- <article> specifies an independent block of content. The contents of an article tags should be entire self-contained. A blog post or new article could be wrapped in an <article> tag, for example.
- <section> specifies a subsection of a block of content, such as an <article>. If a blog post was broken into several sections by subheaders, each section could be wrapped with a <section> tag. Just as books have chapters, blocks of content can have section.
- <header> could server two purposes: (1) to specify the header of a page or (2) to indicate the header section of a self-contained block of content (an <article>). <header> tags might contain navigation, branding or the document headline.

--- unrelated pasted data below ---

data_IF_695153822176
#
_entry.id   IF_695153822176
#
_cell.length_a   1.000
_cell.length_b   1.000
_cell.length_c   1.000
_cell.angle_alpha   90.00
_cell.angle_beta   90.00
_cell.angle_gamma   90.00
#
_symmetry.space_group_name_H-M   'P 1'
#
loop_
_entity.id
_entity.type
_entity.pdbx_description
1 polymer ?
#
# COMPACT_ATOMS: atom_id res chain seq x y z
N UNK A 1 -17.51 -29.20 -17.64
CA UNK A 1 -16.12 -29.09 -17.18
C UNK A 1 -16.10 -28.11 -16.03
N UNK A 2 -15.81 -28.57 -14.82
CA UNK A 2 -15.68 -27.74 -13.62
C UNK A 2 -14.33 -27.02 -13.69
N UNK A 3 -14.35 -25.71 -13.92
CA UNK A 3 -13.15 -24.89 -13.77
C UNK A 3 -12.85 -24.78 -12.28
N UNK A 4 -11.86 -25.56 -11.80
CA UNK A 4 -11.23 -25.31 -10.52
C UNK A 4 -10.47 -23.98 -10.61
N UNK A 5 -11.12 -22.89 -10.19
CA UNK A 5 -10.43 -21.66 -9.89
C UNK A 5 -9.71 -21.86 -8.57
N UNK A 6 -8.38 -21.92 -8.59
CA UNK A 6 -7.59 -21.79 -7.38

- <hgroup> is used to wrap a section of headings (<h1> through <h6>). A great example would be an article with both a headline and subheadline at the top:
<hgroup> <h1>Main Headline</h1> <h2>Article tagline or subheading</h2> </hgroup>
- <footer> is a bit like the <header> tag. It could specific the <footer> of an entire HTML document or the footer of an <article>. This may contain things like footer navigation or meta-data about an article (author, data, etc)
- <nav> is mean to enclose site navigation. This can be used anywhere: main site navigation, previous/next article links, or pagination.
- <aside> is for content related to the parent element in which is resides, but not strictly part of the main document. In other words,
- <video> is for video content. Its purpose is to provide a cross-browser compatible way to display video.